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Maryland should pass ‘right to repair’ law | READER COMMENTARY

Glen Burnie resident Ed Witles, right, has been repairing and repurposing discarded or donated older computers and donating them to Anne Arundel County students with the help of Annapolis High School teacher Romey Pittman, left. Legislation pending before the Maryland General Assembly would make it easier to find spare parts for electronic equipment. (Paul Gillespie/Capital Gazette).
Glen Burnie resident Ed Witles, right, has been repairing and repurposing discarded or donated older computers and donating them to Anne Arundel County students with the help of Annapolis High School teacher Romey Pittman, left. Legislation pending before the Maryland General Assembly would make it easier to find spare parts for electronic equipment. (Paul Gillespie/Capital Gazette). (Paul W. Gillespie/Capital Gazette)

If you’re like me, you’ve probably had the experience of having to replace an old cellphone. If you’re really like me, you’ve had the far more frustrating experience of having to replace a cellphone that isn’t old at all! The Baltimore Sun’s recent editorial on Maryland’s proposed “right to repair” legislation (”Maryland consumers should have a ‘right to repair’ electronics,” Feb. 12) made me realize that I’m not the only one with this problem — thousands of Marylanders deal with planned obsolescence every year.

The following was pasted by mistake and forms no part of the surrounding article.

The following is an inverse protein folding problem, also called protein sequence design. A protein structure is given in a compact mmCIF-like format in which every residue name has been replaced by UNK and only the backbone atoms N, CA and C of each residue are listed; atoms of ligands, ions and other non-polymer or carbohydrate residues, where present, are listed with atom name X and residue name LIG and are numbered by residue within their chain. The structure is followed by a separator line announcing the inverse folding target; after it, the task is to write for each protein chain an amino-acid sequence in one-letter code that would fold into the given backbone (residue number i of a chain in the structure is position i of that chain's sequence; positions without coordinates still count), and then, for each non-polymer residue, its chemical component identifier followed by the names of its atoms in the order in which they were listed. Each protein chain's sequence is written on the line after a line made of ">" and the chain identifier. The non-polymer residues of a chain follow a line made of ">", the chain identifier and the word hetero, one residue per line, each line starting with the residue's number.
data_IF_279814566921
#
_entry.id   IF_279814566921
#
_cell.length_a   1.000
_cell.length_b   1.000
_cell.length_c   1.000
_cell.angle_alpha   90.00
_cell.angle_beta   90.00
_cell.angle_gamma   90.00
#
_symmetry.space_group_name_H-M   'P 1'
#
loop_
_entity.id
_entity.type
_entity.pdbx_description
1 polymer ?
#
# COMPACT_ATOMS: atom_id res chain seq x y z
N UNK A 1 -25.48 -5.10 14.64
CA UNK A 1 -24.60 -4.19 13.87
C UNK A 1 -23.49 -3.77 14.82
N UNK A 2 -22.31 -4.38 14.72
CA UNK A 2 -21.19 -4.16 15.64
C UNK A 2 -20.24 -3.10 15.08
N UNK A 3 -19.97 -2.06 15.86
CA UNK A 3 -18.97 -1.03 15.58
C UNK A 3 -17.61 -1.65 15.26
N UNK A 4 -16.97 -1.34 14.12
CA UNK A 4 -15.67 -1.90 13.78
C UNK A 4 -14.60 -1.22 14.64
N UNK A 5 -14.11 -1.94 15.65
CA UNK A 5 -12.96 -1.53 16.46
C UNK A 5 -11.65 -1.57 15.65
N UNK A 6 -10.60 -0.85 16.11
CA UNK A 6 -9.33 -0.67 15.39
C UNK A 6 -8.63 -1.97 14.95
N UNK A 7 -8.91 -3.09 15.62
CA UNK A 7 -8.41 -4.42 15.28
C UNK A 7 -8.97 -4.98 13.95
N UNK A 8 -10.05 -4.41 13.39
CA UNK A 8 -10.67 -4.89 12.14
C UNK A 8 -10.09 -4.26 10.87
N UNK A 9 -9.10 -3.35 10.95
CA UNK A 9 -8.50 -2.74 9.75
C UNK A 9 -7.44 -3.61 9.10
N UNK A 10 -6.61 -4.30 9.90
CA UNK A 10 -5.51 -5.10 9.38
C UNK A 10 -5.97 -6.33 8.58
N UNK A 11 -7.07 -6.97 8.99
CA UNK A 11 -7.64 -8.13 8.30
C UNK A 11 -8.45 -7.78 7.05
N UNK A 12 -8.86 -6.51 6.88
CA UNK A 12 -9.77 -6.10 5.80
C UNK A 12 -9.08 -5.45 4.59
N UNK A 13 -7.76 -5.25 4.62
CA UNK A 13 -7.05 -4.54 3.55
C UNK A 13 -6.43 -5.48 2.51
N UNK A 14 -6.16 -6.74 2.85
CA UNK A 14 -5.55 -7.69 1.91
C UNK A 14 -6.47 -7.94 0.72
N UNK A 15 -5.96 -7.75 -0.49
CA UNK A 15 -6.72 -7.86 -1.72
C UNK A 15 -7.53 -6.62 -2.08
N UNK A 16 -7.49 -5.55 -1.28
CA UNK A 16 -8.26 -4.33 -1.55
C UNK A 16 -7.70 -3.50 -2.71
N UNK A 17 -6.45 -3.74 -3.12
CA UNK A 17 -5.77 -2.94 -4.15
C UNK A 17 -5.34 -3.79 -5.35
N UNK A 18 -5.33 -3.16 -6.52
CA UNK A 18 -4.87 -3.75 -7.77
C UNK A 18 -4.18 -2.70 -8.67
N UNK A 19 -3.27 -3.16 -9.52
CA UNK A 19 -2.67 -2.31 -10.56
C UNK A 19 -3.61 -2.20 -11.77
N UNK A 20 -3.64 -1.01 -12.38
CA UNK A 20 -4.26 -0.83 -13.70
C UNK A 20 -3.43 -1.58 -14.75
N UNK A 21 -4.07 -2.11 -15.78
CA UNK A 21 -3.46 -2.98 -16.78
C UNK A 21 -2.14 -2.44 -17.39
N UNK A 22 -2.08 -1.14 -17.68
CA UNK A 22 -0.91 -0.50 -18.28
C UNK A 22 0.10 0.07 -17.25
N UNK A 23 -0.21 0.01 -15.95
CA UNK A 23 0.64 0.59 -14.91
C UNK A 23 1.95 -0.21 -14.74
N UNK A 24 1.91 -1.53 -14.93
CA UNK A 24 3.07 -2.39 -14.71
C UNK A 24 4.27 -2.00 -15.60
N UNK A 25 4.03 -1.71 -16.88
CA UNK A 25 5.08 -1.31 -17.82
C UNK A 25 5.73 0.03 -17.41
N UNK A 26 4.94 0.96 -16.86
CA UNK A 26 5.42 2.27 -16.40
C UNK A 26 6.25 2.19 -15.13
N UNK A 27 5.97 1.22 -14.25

That’s why I was so excited to read about the new bill. What Sen. Katie Fry Hester and Del. Jessica Feldmark are proposing is a simple solution to a problem that impacts everyone I know. In short, they’re saying that electronics manufacturers should empower consumers to fix the electronics that we’ve bought and own. It’s not a new idea — Massachusetts passed a similar law for cars in 2012, and 75% of voters supported it in a referendum last year.

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Right to repair wouldn’t make my cellphone’s battery last longer. It would help me replace that broken battery for far less than the cost of a new phone. That’s worth pushing for, and I hope the state legislature does the right thing by passing this proposal.

Tim Shade, Baltimore

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The writer is a student at Johns Hopkins University.

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